Legal Eagle Turned Master Poacher
Hosking, Patrick, The Independent (London, England)
TO HEAR Maurice Allen speak of the big blue-chip City law firms, you would not think that until 15 months ago he was a partner in the biggest of them all, Clifford Chance. Nowadays, he is little short of contemptuous of such firms.
"In a sense, they make money in spite of themselves," he says. "They've become safe, bureaucratic organisations that are very poorly managed. It's very difficult to get decisions made. The partners have a job for life, and some of them are not terribly good. To be honest, being a partner in a big City law firm is boring."
Moreover, he adds, there is deep frustration building up among the thirtysomethings in some of the biggest firms who are coming to the shocking realisation they are not going to become partners: "In many cases the firms have misled these people."
All this is grist to Allen's mill. He is in the business of poaching such people and is finding the terrain fertile. Allen is setting up the London office of Weil, Gotshal & Manges, one of the biggest law firms in the US.
It is perhaps the most serious attempt by a US firm to muscle in on a highly lucrative City market - in this case legal advice to banks.The territory has until now been dominated by Clifford Chance, Allen & Overy and Linklaters & Paines.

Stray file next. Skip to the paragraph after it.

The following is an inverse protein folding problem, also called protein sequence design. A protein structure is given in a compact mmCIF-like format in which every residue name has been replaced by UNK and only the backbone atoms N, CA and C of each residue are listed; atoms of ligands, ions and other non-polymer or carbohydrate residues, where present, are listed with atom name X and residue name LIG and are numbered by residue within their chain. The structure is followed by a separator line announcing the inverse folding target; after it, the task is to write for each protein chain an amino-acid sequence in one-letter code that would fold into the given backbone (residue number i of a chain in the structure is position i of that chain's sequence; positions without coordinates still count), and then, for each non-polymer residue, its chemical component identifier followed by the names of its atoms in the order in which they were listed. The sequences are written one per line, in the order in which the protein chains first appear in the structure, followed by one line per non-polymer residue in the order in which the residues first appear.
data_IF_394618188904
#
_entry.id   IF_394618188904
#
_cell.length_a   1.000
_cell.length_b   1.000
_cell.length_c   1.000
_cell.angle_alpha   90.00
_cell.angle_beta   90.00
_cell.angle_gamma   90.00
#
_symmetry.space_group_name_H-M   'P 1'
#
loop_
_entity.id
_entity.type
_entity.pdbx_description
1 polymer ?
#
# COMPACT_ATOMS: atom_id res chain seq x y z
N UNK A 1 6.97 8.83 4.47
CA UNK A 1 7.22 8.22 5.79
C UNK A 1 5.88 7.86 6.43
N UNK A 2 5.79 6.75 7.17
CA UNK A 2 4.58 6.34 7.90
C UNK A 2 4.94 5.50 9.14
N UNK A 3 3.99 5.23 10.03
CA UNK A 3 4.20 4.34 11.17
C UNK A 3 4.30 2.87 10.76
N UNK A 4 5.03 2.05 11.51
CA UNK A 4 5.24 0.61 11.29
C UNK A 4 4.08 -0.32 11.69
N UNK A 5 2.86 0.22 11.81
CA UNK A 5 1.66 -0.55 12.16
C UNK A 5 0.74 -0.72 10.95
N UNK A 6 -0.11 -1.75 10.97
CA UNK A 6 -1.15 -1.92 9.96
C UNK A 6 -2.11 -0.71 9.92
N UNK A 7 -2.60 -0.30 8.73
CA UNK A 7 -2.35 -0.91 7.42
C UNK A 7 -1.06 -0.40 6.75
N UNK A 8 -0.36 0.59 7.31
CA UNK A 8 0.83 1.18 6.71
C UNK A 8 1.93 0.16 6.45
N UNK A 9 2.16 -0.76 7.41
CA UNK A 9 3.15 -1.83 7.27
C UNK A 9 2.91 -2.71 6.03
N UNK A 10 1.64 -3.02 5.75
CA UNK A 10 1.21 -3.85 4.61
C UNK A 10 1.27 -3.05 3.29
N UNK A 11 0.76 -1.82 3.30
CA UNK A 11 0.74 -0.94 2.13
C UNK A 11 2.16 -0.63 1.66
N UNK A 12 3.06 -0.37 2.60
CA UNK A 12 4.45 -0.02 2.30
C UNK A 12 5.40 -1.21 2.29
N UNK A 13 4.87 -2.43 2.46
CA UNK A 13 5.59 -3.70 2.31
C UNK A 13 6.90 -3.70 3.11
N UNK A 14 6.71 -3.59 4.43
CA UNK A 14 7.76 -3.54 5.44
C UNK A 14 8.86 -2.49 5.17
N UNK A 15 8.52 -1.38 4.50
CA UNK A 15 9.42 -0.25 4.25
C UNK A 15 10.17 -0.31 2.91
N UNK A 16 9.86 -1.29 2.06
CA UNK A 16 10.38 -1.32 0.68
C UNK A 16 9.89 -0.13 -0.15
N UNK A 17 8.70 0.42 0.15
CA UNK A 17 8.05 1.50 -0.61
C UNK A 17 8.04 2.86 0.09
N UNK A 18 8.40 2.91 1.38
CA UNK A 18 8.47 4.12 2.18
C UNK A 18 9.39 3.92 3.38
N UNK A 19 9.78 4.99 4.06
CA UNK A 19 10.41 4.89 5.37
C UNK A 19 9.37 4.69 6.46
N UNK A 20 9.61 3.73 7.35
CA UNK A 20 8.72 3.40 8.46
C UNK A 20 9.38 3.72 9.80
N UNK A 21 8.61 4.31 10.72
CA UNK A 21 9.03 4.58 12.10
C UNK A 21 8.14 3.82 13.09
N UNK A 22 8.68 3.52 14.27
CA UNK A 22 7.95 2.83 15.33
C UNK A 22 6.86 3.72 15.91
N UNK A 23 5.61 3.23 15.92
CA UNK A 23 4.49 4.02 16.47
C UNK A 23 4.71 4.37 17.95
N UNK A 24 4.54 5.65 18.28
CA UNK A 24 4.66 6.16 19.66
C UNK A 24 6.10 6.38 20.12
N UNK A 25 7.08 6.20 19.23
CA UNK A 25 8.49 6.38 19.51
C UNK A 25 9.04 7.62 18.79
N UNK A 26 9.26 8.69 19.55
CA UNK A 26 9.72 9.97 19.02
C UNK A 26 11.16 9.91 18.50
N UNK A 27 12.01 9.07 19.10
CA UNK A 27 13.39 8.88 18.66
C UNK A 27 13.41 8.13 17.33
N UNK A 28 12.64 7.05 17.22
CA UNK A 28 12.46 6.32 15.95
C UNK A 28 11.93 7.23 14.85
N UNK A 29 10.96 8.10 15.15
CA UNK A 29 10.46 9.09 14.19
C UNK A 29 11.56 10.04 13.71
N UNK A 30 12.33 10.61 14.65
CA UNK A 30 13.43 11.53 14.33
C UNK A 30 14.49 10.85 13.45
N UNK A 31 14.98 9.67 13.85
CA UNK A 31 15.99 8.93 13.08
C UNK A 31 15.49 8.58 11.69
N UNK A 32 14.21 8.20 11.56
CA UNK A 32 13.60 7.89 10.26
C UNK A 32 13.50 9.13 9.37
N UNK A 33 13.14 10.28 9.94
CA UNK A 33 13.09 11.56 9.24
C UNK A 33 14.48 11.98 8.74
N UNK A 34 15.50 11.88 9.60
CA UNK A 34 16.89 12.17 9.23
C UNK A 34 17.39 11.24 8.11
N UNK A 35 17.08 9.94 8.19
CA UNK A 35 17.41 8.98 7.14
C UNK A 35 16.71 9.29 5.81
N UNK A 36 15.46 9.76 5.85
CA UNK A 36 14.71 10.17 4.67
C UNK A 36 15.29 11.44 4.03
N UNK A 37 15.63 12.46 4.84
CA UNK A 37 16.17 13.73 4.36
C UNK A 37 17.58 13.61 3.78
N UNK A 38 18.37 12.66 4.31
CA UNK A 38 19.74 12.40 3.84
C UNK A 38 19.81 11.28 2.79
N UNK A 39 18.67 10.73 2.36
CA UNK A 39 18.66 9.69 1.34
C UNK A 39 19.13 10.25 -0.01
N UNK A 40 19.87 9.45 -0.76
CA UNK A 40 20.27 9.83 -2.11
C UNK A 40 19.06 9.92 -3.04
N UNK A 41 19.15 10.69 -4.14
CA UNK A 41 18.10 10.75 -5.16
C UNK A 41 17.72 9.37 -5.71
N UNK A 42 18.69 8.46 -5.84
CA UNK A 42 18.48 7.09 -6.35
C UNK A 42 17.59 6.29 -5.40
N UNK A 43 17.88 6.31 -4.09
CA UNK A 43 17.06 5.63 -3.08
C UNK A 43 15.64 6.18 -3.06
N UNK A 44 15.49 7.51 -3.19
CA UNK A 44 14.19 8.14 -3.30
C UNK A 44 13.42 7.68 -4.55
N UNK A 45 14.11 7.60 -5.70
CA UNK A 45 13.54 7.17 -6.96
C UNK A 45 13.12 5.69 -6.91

In the anonymous world of Square Mile lawyering, 39-year-old Allen is a star. At Clifford Chance he was made a partner at the age of 29 - a record that still stands. Before his 30s he had clinched two important clients for the firm: Chase Manhattan and Bankers Trust - each worth more than pounds 3m in annual billings. He then went on to advise Citicorp, which was restructuring News Corp's $9bn of debt - a saga that saw Rupert Murdoch come within a whisker of going bust. But disenchanted with Clifford Chance, he quit in October 1994 to go travelling.
A year later, Weil Gotshal recruited him and his former Clifford Chance colleague Martin Hughes to spearhead its drive into London. They were soon joined by lawyers from Freshfields and Allen & Overy.
Last week, Allen was beaming over his latest coup - recruiting Nia Morris, a capital markets expert, from Linklaters & Paines. "At partner level, it's virtually …
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Publication information: Article title: Legal Eagle Turned Master Poacher. Contributors: Hosking, Patrick - Author. Newspaper title: The Independent (London, England). Publication date: February 4, 1996. Page number: 4. © 2009 The Independent - London. Provided by ProQuest LLC. All Rights Reserved.
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